To Invest or Not to Invest

I cut an article out of the paper today to share with Nathan.  He had invested in Walmart several years ago because he liked the idea of them going green.  He knew that a big company like Walmart could make a difference.

He was right.  According to the article Walmart is now holding farmers accountable for their farming practices.  It’s recycling its used plastic into dog beds, producing smaller laundry detergent bottles to reduce packaging, and it’s transporting its goods in hybrid 18-wheelers that, as the word ‘hybrid’ would imply, uses less fuel.

I liked the idea that Nathan’s investing strategy was driven by his desire for his dollars to be used in socially conscious ways.   Say what you will about Walmart, but when a company makes a commitment to train one million workers in sustainable farming practices, I’m in.

The fact that Walmart is going to save a lot of money by doing these things and, as a result, raise their income by 10 – 15%, shows that going green is a smart, bottom-line thing to do.  It happens to be a win/win.

So I was excited to share the article with Nathan.   But I was even more excited to share it with Ryan.  When he came down for breakfast, I waited until he had blended his breakfast (he doesn’t eat cereal) and read most of the comics, before non-chalantely bringing up the article.

Ryan has not invested in Walmart.  But what he has invested in (decisions made through his stomach and enjoyment of movies), have made a killing.  Unbelievable killing.  They’ve more than quadrupled in value in a very short time.  I kick myself every time I think about it.  I should have followed suit.

So my interest in sharing the Walmart article was purely selfish.  I was watching his reaction.  Is he excited about the direction Walmart is taking?  Does he think it might be a good investment?  Is he going to go in on it?  What’s Ryan thinking??

“Cool,” he said.  “Do you think I should invest in it?” he asked.

What?!  That wasn’t what I was waiting for.  He was supposed to tell ME whether or not it was a good investment.  After all, he had done it several times before…isn’t there some sort of vibe he gets?

“I dunno.  What do you think?” I asked, trying to appear disinterested.

“I don’t know,” he replied.  “I did really well on my last investments.  But I got lucky.   I don’t think that going to happen twice.”

It was then that I realized that he was a smarter investor than I was.  Here I was waiting to see if he got the “feeling” again while he was trying to consider the details about whether or not it would make a good investment.

He closed the comics and walked away.  Hmmmm.  Didn’t seem too interested.  Must not be feeling the vibe.  There I go again.  But, I’ll tell ya, if Ryan does decide to invest in Walmart, his mom is going to follow his lead…just in case.

Kids Earning Money? Set Up a Roth IRA

Kids Earning Money? Set Up a Roth IRA

I took Nathan and Ryan to our broker this morning to discuss Roth IRAs. Both boys have jobs and I thought it was time to have them begin thinking about their retirement. John and I decided to match any money they made this summer, dollar for dollar, and, well, my boys have never been known to turn down free money. They were all in.

I could have easily set up their custodial accounts online but I wanted the boys to have the experience of meeting with an expert. Besides, I’m not all that familiar with Roth IRAs, I had a few questions to ask, and I wanted them to learn right alongside me.

Our broker started by asking the boys what they already knew about Roth IRAs. Nathan volunteered that it was a retirement account that they wouldn’t be able to touch until they were 65 (turns out it’s 59 1/2). Ryan offered the fact that taxes were taken out before the money gets deposited into the account allowing for the money to be drawn tax-free later on. I was proud of both of them for being able to discuss the basics of these types of accounts.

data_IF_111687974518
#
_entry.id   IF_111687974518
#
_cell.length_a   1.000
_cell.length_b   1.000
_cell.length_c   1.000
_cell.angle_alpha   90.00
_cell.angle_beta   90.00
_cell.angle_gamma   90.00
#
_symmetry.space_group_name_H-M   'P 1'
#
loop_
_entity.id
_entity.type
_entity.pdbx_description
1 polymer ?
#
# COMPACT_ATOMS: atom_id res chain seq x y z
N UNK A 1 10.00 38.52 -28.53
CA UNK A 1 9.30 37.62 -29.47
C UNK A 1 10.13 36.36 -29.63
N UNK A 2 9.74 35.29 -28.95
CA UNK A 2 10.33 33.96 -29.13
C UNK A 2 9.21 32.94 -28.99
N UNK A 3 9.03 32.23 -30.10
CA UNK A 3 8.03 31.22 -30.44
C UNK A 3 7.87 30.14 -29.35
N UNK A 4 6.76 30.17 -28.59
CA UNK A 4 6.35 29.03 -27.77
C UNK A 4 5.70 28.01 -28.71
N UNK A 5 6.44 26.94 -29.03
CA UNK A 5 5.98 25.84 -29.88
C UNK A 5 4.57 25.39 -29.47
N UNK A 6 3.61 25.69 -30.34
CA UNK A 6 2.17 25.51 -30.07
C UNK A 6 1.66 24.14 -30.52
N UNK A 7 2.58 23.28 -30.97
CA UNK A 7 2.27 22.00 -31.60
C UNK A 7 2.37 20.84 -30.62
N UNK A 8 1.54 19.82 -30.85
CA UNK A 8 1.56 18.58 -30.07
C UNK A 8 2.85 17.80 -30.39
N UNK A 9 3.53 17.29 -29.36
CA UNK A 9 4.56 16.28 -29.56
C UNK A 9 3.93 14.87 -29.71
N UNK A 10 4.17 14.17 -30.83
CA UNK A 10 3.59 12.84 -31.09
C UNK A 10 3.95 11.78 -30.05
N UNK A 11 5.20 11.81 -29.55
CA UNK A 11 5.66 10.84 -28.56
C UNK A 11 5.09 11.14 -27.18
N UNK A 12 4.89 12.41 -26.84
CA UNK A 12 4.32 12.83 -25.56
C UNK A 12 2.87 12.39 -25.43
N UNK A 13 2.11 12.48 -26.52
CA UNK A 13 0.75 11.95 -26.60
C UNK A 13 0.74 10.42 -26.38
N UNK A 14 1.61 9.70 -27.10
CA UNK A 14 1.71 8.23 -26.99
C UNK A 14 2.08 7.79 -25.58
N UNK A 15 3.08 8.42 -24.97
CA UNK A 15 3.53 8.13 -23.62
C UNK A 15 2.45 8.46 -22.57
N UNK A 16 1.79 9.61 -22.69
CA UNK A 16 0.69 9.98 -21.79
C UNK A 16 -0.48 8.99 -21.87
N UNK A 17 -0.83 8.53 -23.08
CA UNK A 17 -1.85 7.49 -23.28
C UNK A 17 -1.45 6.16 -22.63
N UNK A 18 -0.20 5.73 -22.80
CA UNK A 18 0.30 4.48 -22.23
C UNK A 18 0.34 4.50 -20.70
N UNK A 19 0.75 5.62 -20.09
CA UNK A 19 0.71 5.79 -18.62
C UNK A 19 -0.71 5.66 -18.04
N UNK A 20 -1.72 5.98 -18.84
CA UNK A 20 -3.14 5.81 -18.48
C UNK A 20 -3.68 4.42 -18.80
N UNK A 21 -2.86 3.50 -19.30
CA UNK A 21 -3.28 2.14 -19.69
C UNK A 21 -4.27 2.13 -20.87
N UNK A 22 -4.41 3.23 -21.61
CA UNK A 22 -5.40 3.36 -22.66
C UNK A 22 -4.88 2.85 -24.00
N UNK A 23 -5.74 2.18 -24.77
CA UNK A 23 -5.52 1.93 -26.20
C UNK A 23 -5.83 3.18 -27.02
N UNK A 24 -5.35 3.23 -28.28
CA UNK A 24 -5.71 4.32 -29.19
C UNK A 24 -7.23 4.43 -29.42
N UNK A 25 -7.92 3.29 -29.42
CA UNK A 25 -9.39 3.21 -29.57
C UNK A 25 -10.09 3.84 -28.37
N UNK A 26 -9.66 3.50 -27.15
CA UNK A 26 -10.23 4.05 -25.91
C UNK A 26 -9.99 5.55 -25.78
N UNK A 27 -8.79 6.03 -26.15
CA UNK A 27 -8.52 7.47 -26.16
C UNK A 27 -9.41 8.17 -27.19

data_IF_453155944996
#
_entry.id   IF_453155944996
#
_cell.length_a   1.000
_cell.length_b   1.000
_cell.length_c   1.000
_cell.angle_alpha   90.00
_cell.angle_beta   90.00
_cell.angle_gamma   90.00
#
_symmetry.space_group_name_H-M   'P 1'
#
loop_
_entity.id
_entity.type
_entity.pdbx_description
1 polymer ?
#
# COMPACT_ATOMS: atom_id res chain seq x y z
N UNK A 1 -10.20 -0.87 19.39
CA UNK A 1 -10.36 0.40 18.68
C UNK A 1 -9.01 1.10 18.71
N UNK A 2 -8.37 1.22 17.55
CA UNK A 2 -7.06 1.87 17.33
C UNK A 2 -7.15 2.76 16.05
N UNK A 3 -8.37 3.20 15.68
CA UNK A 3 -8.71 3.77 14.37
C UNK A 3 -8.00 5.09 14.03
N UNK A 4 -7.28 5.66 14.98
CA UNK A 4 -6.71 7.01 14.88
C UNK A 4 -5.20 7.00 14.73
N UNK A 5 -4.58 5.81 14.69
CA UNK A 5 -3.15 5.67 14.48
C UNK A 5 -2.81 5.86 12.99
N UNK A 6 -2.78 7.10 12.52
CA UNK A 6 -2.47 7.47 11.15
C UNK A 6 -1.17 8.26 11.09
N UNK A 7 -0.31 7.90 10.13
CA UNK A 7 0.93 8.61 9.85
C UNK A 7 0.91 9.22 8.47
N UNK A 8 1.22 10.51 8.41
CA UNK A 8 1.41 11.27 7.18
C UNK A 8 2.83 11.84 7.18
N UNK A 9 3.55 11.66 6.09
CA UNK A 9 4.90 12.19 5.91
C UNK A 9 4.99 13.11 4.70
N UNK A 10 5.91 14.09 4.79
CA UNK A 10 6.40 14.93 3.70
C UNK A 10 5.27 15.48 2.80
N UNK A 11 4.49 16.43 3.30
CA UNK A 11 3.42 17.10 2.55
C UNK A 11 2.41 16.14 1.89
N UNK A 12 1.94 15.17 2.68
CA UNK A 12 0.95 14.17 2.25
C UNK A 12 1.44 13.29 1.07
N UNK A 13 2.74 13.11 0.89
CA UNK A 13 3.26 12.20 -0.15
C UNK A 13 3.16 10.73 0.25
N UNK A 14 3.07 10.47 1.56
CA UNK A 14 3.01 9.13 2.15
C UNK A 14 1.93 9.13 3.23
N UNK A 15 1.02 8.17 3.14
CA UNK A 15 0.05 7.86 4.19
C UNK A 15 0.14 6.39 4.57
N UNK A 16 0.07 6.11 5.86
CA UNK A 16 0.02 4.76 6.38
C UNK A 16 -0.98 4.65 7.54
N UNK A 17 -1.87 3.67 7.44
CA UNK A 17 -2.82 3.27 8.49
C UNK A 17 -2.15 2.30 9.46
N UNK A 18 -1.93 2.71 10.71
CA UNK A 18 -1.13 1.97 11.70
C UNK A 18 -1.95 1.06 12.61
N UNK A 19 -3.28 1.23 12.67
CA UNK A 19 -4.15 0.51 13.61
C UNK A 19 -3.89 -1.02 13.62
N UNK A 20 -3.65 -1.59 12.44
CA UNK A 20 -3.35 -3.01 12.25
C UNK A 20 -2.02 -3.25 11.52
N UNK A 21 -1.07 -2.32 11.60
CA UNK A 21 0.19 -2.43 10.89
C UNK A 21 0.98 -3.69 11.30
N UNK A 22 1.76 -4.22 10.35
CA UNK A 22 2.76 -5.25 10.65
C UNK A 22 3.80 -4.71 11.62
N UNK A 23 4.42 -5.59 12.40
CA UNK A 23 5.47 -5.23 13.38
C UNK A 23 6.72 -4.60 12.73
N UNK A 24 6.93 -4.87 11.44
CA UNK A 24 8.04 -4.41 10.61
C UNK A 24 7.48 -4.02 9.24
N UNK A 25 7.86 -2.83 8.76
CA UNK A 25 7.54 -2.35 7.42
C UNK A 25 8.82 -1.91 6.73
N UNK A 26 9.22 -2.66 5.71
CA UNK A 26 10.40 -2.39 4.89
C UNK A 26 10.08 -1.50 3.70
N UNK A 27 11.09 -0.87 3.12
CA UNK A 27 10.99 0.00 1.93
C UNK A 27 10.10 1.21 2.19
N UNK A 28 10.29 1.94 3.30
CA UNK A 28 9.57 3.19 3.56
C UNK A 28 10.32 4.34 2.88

I know it’s hard for many kids to even entertain the notion that one day they will be retired. It’s even harder to get them to begin to prepare for it. I’ve been lucky in this area with Nathan and Ryan. They’ve sat in enough of my money classes to know that they are in the best position now to set themselves up for financial freedom later in life. A little sacrifice now can pay greatly later.

When our broker started talking about the compounding effect of money, and having money work for them, Nathan and Ryan started to smile. They know all about it. In fact, once kids see the power of compound interest, they’re usually quite interested in making those sacrifices.

We then got into risk management. The question posed both boys was What would you do if your account value dropped by 10%? Sell, stay put, or buy more? It was an interesting question and I was curious what each would say…although I already knew.

Ryan said he’d buy more. Nathan said he’d stay put. Ryan has made a killing on his stock picks this year; he’s a little bit more of a risk-taker. Nathan is simply not willing to lose money if he has a choice. This fits in with the next question: When are you looking to retire? Under any other circumstances this would have been an odd question to pose a 15- and 17-year old. But we were in his office to discuss retirement, so it was totally appropriate.

Ryan wants to have the option of retiring when he’s 40. Nathan said he probably wouldn’t retire any time before 55. With this information, our broker created personal target funds for each of them. Then he printed them out. That alone was worth the 45 minutes in his office. The boys were fascinated with these pieces of personalized information and devoured them in the car ride home. Very cool.

And me, all I could think about in that car ride was how I was jyped of information when I was a teenager. Had I known then what I know now, I’d have left that office in my flip flops ready to head out to the beach and work…on my tan.